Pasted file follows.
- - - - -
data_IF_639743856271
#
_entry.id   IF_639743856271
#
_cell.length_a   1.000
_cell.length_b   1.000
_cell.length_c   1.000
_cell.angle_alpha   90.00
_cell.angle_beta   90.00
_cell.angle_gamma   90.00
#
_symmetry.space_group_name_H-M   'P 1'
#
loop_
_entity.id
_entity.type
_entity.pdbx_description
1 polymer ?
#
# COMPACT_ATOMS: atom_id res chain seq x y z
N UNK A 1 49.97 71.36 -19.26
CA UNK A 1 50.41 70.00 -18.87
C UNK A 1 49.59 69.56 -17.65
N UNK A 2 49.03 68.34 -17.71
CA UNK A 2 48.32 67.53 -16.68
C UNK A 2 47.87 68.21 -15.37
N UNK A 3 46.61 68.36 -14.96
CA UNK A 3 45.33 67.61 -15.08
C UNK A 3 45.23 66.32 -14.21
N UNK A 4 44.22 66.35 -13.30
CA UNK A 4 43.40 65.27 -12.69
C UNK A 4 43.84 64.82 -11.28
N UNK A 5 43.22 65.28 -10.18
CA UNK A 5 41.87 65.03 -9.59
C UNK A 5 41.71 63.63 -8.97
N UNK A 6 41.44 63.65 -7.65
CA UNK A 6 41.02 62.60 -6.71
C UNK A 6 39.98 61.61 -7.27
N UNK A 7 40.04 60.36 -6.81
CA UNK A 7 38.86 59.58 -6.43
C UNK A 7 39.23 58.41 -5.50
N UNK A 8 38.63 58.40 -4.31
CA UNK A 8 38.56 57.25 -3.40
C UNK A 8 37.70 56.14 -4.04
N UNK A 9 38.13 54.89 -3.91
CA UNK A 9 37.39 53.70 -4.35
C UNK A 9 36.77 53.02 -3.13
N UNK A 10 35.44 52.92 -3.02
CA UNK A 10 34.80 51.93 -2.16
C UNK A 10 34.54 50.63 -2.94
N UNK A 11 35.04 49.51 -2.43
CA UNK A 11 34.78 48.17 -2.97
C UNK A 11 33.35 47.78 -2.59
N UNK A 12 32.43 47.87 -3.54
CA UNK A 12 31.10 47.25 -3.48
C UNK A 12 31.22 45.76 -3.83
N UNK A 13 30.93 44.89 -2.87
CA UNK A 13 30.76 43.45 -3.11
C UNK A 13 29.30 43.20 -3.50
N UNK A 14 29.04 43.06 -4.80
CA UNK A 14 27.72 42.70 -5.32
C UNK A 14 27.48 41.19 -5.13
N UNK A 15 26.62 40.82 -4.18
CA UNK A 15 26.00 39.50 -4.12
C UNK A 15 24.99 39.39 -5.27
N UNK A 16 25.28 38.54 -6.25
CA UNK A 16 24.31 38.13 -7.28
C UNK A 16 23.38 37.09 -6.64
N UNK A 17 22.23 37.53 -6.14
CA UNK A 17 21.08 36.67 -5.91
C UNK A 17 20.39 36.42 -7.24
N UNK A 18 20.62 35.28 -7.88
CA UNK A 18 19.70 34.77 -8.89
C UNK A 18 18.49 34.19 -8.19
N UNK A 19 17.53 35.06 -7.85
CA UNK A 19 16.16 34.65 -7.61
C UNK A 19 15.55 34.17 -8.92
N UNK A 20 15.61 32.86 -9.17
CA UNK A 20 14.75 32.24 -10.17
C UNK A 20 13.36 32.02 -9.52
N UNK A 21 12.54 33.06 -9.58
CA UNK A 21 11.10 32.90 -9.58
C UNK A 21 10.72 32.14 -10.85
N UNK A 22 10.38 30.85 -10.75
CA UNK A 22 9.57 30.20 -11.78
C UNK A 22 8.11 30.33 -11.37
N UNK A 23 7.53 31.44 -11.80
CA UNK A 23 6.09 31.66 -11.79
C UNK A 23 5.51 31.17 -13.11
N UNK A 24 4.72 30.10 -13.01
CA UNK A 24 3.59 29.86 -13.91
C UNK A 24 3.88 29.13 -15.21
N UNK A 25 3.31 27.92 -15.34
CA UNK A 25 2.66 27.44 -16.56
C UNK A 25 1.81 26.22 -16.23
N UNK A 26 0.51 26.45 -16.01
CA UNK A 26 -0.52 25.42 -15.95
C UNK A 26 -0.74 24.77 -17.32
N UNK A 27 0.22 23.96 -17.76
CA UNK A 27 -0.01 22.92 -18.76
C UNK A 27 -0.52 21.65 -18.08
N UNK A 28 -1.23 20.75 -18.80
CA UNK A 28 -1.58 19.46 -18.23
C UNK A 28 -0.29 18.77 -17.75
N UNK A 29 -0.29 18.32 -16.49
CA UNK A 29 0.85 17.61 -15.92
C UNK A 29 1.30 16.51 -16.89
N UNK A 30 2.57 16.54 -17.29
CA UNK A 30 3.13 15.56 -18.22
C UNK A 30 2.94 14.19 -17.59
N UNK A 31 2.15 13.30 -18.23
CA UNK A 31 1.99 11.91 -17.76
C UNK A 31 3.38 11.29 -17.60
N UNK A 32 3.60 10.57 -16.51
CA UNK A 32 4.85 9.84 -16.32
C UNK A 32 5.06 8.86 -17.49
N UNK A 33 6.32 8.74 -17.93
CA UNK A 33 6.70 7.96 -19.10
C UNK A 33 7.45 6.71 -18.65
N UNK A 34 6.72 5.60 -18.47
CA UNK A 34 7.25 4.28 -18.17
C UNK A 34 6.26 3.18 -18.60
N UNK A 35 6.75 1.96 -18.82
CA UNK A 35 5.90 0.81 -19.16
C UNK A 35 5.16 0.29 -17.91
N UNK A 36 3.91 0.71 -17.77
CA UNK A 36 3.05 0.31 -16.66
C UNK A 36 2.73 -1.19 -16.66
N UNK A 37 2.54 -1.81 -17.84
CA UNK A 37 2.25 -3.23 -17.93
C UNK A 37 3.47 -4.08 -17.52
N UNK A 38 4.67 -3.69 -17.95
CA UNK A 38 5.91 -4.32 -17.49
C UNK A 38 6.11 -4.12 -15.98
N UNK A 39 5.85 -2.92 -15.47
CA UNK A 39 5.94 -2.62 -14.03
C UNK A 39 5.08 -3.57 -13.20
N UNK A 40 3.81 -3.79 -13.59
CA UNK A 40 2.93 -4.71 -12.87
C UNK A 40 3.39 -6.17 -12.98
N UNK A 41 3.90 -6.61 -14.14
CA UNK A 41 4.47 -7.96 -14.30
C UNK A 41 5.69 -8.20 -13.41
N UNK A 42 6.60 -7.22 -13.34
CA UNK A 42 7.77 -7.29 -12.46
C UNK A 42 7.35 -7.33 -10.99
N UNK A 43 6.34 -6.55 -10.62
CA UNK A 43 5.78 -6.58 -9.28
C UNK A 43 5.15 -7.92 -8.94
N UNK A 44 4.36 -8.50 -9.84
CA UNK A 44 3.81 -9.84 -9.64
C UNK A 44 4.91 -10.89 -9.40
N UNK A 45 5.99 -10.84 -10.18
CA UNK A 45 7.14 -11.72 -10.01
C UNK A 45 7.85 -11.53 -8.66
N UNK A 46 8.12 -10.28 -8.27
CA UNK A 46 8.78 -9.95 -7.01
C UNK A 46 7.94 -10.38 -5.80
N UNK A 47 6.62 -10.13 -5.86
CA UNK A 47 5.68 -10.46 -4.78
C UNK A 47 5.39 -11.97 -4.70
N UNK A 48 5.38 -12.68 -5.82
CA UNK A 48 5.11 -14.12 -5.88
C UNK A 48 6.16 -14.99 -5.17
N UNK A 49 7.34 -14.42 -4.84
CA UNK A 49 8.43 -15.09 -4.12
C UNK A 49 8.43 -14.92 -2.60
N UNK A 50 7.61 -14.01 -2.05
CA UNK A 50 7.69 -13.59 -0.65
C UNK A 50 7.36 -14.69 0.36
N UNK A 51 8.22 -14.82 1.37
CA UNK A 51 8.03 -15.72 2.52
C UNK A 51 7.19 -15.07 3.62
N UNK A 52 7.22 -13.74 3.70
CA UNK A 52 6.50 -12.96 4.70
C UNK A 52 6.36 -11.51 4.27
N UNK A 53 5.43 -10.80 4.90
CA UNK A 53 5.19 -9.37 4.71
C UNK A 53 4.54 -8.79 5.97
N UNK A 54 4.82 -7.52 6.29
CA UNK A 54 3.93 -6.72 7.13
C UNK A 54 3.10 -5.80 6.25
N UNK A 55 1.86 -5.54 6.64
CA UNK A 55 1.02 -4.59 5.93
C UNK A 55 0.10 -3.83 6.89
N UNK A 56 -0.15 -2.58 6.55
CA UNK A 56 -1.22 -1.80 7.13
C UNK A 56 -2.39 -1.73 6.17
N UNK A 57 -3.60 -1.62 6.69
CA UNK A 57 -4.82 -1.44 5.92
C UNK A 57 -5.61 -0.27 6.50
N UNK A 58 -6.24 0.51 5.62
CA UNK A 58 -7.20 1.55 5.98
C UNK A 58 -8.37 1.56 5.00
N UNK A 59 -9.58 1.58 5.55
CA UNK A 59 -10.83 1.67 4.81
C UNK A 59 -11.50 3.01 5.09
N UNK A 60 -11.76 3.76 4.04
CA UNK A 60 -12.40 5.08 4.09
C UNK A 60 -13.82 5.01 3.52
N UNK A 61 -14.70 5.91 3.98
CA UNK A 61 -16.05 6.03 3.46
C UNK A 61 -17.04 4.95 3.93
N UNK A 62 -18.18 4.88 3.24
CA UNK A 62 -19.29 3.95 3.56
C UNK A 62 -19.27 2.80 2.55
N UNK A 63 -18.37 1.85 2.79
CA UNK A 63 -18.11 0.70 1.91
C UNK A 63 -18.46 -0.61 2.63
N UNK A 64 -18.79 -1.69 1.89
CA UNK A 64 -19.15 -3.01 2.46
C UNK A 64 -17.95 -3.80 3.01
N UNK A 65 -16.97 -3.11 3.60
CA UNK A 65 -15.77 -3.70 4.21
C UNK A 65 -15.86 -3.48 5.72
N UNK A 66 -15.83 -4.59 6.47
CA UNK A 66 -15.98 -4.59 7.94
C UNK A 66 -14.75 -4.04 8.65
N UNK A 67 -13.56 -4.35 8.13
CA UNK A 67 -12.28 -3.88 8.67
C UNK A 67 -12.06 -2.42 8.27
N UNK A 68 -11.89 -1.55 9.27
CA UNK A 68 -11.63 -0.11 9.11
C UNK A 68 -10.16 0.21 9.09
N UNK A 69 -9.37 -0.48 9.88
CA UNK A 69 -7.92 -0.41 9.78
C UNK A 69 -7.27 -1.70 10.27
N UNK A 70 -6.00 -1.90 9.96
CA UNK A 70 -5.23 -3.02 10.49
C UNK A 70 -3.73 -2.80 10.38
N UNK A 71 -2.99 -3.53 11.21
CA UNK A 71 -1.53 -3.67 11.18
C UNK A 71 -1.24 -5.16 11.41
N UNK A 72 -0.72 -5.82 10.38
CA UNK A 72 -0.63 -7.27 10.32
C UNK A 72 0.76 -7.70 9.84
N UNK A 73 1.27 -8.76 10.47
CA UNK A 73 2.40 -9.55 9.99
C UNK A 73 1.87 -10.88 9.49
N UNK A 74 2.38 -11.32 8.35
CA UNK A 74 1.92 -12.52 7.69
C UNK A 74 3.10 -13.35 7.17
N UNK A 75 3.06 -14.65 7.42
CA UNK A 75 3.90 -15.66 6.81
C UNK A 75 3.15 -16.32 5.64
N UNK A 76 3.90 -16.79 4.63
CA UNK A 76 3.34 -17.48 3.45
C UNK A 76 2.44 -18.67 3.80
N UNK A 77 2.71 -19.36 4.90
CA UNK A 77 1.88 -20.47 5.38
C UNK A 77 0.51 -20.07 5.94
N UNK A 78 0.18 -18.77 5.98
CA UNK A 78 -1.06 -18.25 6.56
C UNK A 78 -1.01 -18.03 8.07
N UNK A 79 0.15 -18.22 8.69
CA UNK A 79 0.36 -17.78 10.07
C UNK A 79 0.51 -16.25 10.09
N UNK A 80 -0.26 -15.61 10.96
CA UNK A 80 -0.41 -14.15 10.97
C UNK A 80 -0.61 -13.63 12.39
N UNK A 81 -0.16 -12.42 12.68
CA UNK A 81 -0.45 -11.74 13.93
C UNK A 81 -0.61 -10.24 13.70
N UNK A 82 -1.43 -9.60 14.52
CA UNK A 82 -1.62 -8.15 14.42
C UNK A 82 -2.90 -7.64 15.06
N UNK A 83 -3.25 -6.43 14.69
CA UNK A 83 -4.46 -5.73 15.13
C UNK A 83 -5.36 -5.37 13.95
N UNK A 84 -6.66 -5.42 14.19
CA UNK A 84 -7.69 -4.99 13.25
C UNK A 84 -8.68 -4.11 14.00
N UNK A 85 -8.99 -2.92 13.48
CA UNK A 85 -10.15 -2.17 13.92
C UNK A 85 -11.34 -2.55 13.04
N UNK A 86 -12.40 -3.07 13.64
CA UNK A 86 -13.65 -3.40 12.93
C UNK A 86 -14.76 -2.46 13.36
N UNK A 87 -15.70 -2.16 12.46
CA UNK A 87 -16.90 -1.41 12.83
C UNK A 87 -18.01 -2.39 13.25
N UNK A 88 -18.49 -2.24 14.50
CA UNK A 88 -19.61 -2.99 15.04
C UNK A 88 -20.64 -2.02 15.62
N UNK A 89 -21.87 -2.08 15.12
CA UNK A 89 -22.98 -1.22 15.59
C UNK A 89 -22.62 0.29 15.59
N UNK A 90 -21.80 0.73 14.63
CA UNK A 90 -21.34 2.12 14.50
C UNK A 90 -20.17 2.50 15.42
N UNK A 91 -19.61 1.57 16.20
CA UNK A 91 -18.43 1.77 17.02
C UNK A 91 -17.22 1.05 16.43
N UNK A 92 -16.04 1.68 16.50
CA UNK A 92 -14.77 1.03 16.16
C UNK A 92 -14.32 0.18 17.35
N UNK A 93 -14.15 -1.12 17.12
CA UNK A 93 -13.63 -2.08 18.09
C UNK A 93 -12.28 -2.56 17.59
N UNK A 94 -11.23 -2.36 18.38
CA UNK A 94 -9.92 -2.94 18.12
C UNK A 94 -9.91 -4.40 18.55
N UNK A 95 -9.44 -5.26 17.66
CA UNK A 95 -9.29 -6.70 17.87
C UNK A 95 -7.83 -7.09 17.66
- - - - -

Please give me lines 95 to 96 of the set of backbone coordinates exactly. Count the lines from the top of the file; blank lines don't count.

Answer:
C UNK A 25 1.81 26.22 -16.23
N UNK A 26 0.51 26.45 -16.01